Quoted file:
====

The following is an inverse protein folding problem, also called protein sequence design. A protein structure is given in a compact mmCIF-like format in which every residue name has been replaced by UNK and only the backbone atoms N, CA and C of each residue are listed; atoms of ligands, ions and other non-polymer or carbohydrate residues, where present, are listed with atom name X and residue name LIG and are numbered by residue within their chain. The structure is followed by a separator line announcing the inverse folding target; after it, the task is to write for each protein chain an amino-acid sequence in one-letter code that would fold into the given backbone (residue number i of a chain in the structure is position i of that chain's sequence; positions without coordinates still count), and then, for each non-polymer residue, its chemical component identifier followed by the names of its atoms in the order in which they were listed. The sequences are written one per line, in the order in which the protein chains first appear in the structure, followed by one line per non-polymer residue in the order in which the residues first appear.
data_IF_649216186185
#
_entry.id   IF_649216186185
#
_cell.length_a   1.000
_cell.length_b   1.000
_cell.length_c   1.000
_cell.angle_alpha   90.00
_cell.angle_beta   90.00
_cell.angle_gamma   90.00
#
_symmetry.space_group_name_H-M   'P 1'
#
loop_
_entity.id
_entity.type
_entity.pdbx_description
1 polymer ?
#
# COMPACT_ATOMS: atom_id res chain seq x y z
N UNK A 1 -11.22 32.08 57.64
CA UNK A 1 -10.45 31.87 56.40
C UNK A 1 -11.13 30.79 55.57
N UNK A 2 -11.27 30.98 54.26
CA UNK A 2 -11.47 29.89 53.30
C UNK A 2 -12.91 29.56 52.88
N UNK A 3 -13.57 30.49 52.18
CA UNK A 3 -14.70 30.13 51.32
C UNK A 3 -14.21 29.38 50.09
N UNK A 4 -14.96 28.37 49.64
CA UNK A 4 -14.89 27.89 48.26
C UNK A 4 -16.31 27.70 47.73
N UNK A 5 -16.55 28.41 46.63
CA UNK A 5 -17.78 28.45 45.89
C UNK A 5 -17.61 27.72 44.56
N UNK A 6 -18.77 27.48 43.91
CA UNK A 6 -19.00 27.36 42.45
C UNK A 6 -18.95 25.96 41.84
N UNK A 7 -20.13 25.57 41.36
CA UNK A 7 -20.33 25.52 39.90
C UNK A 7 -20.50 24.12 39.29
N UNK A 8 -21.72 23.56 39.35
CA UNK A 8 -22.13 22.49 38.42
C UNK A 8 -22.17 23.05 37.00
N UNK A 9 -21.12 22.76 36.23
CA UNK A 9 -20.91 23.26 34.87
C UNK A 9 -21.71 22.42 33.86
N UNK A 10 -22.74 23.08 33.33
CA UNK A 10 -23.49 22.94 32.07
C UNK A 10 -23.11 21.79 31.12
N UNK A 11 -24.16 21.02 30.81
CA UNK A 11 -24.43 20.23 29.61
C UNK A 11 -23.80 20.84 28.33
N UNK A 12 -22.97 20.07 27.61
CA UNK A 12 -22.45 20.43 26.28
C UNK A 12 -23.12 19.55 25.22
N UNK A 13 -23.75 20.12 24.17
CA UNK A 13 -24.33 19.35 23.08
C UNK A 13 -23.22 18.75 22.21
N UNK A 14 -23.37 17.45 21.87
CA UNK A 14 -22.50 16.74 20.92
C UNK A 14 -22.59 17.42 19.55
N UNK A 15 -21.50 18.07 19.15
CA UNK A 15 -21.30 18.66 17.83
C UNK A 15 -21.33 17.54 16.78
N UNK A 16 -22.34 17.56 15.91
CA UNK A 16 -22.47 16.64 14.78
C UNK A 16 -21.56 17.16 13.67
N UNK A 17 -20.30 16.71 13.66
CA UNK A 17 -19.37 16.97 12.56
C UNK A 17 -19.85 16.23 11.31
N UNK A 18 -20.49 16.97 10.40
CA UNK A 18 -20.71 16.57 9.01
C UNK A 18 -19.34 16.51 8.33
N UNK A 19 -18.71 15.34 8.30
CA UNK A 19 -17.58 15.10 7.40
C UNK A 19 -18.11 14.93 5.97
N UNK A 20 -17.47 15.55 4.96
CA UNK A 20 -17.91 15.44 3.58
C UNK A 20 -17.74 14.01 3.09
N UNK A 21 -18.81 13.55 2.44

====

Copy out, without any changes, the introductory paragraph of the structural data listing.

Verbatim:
The following is an inverse protein folding problem, also called protein sequence design. A protein structure is given in a compact mmCIF-like format in which every residue name has been replaced by UNK and only the backbone atoms N, CA and C of each residue are listed; atoms of ligands, ions and other non-polymer or carbohydrate residues, where present, are listed with atom name X and residue name LIG and are numbered by residue within their chain. The structure is followed by a separator line announcing the inverse folding target; after it, the task is to write for each protein chain an amino-acid sequence in one-letter code that would fold into the given backbone (residue number i of a chain in the structure is position i of that chain's sequence; positions without coordinates still count), and then, for each non-polymer residue, its chemical component identifier followed by the names of its atoms in the order in which they were listed. The sequences are written one per line, in the order in which the protein chains first appear in the structure, followed by one line per non-polymer residue in the order in which the residues first appear.